Vol. 3, No. 4 – April 2004

Welcome to our April email Update.


ACLSCongratulations to Dr. Tobin and to OR Nursing Supervisor, Nina Reeves for successfully completing there updated Provider Course in Advanced Cardiac Life Support. These are skills that we hope we never have to use. The course covers advanced training in the skills necessary to manage acute cardiac emergencies including myocardial infarction, arrhythmia as well as related problems such as drug overdose, trauma and allergic reactions. The course includes mock drills where participants cooperate to recognize acute problems and institute emergency management. Refresher courses are required every two years. Both Nina and Dr. Tobin earned top grades in the didactic portion as well as successfully completing the drills.

Advanced Cardiac Life Support training is an important part of our overall preparedness for the unexpected. In addition, we carry out periodic in house drills of our own to be sure that all of our personnel are as prepared for the unexpected as is possible.


Along these same lines, our Center has recently gone through an accreditation survey by the Accreditation Association for Ambulatory Health Care (AAAHC). This inspection is carried out every three years and involves a thorough evaluation of the entire facility. Policies, procedures, physical environment and medical records are all looked at in detail. We were fortunate this time around in having as our surveyor Dr. Frank DiPlacido, who happens to be the President of the Association. Members of the Board of AAAHC also serve as Surveyors assuring the fact that they are fully understanding of the problems face by both the surveyors and the facilities.

For twelve years, Dr. Tobin served on the Board of AAAHC, and he still serves as a volunteer surveyor.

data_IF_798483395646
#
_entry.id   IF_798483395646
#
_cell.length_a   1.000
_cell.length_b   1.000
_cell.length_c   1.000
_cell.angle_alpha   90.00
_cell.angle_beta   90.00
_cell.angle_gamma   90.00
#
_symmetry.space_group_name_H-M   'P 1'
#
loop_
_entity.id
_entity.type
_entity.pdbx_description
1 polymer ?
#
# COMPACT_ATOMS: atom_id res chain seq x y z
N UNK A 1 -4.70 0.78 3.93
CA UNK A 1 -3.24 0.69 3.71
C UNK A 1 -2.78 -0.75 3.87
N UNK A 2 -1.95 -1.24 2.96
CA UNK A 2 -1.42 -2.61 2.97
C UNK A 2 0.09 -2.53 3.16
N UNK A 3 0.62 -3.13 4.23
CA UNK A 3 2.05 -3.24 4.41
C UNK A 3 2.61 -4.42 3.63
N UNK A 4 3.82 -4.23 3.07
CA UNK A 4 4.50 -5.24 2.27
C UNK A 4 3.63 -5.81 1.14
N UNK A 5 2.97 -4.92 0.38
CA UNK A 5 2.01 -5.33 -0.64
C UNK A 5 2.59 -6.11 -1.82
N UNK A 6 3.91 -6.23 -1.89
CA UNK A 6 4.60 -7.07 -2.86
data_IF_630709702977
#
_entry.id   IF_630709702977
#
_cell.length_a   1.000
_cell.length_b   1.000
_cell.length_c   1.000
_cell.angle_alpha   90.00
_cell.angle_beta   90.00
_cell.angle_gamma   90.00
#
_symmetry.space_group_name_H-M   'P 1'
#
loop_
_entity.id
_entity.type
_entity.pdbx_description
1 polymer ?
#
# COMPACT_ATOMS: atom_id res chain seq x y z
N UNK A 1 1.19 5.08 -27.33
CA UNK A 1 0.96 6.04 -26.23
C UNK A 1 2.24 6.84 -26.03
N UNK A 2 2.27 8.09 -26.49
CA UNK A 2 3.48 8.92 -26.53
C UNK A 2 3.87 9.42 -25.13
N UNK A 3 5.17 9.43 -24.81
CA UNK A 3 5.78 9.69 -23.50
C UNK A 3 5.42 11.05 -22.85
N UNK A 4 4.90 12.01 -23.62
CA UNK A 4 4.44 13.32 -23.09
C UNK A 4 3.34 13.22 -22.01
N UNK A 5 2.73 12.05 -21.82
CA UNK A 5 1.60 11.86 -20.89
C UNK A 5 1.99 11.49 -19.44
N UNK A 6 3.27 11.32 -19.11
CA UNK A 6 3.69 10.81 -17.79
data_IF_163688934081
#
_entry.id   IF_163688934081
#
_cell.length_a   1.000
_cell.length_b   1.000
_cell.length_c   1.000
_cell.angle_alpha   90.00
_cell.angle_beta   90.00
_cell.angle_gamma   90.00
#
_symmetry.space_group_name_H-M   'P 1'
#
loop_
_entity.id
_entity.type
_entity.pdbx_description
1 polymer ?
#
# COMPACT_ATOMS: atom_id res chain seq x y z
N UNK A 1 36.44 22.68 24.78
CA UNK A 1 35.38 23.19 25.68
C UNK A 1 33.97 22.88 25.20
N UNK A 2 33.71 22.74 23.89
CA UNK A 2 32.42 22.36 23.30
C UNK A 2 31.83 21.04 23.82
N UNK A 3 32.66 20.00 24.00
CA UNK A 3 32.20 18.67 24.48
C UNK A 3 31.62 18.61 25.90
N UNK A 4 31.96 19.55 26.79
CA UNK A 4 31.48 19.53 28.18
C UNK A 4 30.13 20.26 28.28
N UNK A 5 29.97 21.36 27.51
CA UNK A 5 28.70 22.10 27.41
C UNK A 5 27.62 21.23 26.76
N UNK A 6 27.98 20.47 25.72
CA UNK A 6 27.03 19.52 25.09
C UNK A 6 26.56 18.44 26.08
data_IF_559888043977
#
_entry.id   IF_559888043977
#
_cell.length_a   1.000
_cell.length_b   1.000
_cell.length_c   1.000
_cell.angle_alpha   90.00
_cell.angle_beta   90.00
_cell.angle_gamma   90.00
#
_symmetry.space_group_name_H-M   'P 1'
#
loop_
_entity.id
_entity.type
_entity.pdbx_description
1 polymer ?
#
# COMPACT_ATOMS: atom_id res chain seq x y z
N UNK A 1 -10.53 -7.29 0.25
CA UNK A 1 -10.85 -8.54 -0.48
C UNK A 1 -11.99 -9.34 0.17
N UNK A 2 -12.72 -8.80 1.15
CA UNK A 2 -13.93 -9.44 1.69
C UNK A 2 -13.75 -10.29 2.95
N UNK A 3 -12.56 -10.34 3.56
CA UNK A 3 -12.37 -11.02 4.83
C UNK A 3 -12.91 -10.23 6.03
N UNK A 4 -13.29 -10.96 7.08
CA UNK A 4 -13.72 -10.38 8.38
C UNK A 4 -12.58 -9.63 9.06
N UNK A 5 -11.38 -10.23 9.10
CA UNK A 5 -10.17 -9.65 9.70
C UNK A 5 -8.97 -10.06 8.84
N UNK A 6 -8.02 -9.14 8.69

While we have not yet received the report of our survey, it seemed to go off without a hitch and we anticipate a favorable report in the next few weeks. We had recently undergone our State Licensure inspection and wound up with no discrepancies. The entire staff of the Center deserves credit for maintaining the consistent quality and preparedness.


On March 29, Dr Tobin was featured as Special Guest Lecturer and the Loma Linda University Department of Oral & Maxillofacial Surgery Grand Rounds Lecture Series. The talk was given at the beautiful Wong Kerlee International Conference Center at the University. Dr. Tobin spoke on his twenty plus years of experience with the biplane technique of facelift surgery. Additionally, he spoke on our program of periodic maintenance procedures (“the secondary tuck”) as part of the overall management of facial ageing. Dr. Tobin also addressed the advantages of combing laser resurfacing with facelifting to address surface lines as well as skin laxity.

mission innDuring their visit, Dr. & Mrs. Tobin were hosted at the beautiful Historic Mission Inn in Riverside California. One of California’s oldest and most celebrated hotels spans a city block at the historic town center of Riverside. It dates back to 1902, when founder Frank Miller began construction on the Mission Wing, which adjoined his family’s humble adobe lodge and home built in 1876. By the mid-1930s, the greatly expanded Mission Inn welcomed celebrities, dignitaries, and visitors from all walks of life. Just a few of the hundreds of memorable guests from days gone by: Sara Bernhardt, Albert Einstein, Andrew Carnegie, W.C. Fields, and Theodore Roosevelt. Humphrey Bogart married at the inn, as did Bette Davis—twice. Richard Milhouse Nixon married wife Pat in the Presidential Suite. Ronald Reagan honeymooned with wife Nancy.


restylaneRestylane is now available at our Center. Restylane is the latest in a series of newly FDA approved temporary fillers. RESTYLANE is a clear, non-animal, biodegradable gel based on a natural substance, called hyaluronic acid. The gel is injected into the skin in tiny amounts with a very fine needle. The resulting enhancement is rapid and claimed by the manufacturer to last 6 to 8 months. It is claimed to be longer lasting than Collagen and also has the advantage of not requiring skin testing. The primary disadvantage compared to Collagen is that there is a period of initial swelling which lasts several days. Additionally, a small percentage of patients can demonstrate an allergic reaction to the material.

As with all new products of this type, only time will tell if the material lives up to its expectations, but is has had extensive use in Canada and in Europe for the past several years.

That’s it for this month. As always, we appreciate your interest and welcome your suggestions.


Howard A. Tobin, M.D., F. A. C. S.

For general information: askdena@newlook.org or n41gt@newlook.org